>>> a bubble in the stock and bond market, when that bubble burst the
>>> stock speculators paniced and shoved money into commodities
>>> speculation, which pushed gasoline to $4 a gallon last year,
>>> contracted consumer spending, and that contraction caused a
>>> of buyers for flip homes which triggered the collapse of
>> the housing
>>>> The result was widespread marketing of ARMs and "subprime"
>> loans, and
>>>> that huge increase in artificial demand directly created the real
>>>> estate bubble.
>>> The artificial demand was from home-flippers buying more
>> properties to
>>> flip, and using ARMS to do it.
>>>> When all those ARMs reset at higher rates (due to the
>> bubble), we saw
>>>> record levels of foreclosures and prices dropped back
>> towards where
>>>> they would have been all along if it weren't for the government's
>>> Most ARMS reset at the 3 year mark and the collapse was
>> underway long
>>> before. Before the crash back in 2005/2006 it was very common for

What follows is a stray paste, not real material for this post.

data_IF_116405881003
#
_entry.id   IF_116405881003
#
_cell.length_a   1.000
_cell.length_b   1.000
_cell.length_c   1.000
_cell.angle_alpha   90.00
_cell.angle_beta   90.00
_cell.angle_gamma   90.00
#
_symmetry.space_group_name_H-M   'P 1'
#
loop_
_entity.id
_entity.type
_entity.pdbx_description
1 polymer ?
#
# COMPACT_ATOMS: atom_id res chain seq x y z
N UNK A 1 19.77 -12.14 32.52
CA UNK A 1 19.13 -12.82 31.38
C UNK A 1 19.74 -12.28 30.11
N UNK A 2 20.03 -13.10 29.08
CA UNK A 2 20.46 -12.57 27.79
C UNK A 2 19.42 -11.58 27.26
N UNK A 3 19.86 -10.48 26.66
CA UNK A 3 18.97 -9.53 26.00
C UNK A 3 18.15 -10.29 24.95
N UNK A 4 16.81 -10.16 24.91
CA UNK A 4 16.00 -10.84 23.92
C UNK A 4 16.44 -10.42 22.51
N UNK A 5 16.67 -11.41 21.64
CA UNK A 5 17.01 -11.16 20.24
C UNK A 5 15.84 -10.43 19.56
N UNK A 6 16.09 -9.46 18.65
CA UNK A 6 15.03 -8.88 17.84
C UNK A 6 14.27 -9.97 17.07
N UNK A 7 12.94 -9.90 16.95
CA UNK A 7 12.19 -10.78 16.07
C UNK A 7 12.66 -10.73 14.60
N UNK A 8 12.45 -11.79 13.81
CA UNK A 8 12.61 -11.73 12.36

>>> home flippers to complete a sale BEFORE their ARM reset.
>>> The resetting of the ARM rates was just a byproduct of the
>> crash, and
>>> it happened because nobody was buying for so long that the home
>>> flippers were sitting on property. It was the trading of
>>> securities that were FUNDING the arms that started it.
>>> Google up "Enron loophole" for a better understanding of
>> the problem.
>>> What your doing is simply repeating a line the US
>> Republican Party has
>>> dreamed up in their constant war against governmental regulation, a
>>> line that is absent many critical things.
>>>> The financial sector simply took advantage of the government's
>>> No, the financial sector in conjunction with the land
>> speculators took
>>> advantage of the UNREGULATED market.
>>> This is why last year the feds forced all of the trading houses to
>>> either collapse or recharter as banks - because that was
>> the quickest
>>> way to bring them under regulation.